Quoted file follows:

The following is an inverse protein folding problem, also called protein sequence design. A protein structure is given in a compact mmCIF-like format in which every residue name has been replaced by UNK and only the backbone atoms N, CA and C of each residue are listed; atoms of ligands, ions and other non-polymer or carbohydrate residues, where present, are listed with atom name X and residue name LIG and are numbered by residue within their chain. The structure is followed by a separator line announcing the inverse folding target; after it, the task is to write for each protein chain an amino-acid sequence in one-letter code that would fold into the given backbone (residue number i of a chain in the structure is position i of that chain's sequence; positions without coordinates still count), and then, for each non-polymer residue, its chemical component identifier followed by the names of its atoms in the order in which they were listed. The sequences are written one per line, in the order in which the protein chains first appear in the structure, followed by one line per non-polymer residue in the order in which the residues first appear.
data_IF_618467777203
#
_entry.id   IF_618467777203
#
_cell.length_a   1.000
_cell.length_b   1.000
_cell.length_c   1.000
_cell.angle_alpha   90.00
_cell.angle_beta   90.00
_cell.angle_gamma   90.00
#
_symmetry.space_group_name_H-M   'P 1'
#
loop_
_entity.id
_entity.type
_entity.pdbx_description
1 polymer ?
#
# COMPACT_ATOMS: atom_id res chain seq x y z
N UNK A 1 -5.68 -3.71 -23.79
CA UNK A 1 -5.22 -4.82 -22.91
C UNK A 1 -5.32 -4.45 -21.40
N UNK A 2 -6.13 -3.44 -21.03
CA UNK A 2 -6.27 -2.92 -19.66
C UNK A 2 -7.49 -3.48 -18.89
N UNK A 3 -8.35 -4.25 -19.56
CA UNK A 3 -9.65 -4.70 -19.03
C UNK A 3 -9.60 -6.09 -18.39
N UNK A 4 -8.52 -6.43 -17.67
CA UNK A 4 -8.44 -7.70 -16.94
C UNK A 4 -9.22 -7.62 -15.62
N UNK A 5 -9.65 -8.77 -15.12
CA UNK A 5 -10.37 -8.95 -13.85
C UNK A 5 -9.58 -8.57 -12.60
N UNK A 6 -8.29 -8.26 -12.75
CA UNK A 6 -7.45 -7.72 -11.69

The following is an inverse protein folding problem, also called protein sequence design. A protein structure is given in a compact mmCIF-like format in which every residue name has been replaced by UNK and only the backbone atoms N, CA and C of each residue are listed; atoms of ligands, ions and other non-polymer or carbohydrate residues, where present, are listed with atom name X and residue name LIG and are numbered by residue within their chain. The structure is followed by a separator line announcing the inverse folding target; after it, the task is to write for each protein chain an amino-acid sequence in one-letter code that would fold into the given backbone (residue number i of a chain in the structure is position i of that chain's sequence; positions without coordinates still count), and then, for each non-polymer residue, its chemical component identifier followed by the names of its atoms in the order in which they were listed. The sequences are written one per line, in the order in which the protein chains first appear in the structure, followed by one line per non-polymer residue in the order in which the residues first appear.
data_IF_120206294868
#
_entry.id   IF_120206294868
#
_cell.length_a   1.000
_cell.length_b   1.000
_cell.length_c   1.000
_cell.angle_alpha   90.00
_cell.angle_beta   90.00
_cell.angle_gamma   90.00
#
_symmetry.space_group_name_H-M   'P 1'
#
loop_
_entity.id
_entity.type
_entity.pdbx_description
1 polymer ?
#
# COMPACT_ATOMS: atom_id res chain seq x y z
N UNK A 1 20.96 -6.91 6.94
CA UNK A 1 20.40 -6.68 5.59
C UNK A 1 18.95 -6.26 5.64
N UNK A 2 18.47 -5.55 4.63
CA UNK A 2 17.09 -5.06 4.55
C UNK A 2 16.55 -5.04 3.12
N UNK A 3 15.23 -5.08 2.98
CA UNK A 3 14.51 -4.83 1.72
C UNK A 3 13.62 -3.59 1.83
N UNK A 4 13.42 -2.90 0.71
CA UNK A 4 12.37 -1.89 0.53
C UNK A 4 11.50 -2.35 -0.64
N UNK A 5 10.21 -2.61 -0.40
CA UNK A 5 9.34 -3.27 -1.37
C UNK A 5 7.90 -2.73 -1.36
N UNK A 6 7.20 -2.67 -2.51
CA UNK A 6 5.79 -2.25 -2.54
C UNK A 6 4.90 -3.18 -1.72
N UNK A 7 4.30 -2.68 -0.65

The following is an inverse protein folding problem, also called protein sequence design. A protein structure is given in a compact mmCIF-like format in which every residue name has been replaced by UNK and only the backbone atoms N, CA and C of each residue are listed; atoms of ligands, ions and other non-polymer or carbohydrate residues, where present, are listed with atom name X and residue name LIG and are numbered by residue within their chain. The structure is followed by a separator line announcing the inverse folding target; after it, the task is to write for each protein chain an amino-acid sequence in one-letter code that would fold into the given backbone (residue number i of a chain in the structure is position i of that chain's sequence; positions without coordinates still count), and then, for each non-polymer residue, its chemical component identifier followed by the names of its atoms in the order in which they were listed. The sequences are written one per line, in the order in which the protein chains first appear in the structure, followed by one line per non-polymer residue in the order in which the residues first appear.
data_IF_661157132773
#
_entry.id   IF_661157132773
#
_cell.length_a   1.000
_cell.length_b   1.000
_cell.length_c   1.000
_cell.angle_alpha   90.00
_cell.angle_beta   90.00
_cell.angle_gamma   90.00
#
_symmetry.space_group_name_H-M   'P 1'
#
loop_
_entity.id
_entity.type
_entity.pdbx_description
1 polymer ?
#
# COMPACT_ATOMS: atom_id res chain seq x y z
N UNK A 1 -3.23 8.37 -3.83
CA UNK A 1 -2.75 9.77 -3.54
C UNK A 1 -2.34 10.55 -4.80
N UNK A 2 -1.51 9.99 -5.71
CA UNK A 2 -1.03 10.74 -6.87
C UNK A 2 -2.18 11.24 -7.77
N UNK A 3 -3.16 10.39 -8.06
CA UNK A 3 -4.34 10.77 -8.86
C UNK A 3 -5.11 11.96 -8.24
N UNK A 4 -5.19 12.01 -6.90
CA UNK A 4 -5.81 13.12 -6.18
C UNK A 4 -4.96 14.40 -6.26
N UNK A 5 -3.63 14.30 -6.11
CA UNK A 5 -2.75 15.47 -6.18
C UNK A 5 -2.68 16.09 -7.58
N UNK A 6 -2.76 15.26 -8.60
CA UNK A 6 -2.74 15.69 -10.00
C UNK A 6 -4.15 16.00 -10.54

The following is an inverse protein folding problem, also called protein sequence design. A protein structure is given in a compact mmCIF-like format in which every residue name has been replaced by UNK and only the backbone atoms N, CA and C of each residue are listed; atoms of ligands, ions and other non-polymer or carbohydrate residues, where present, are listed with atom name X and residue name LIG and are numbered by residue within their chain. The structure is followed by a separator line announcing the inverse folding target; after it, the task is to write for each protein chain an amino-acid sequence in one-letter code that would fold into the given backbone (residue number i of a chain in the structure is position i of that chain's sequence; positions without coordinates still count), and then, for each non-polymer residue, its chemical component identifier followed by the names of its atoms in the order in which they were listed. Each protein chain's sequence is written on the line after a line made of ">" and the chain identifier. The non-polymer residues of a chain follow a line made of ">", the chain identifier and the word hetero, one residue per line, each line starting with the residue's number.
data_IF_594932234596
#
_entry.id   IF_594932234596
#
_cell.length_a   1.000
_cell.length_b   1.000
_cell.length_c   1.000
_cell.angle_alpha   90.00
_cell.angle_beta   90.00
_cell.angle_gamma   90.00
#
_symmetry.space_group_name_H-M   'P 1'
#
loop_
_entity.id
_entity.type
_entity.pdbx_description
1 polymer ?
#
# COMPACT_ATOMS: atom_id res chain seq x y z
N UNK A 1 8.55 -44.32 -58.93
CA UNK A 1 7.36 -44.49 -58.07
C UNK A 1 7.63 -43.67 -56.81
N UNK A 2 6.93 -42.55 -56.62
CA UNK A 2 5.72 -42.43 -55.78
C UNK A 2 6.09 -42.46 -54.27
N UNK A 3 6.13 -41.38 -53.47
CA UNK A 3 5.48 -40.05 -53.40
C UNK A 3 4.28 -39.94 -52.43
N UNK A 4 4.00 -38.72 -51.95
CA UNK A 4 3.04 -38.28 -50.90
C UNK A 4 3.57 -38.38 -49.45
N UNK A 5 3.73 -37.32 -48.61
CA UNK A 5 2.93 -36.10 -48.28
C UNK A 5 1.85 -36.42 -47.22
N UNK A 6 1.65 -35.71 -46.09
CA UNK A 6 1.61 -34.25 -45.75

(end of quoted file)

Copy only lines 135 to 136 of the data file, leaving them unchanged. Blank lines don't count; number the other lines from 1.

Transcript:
_entity.pdbx_description
1 polymer ?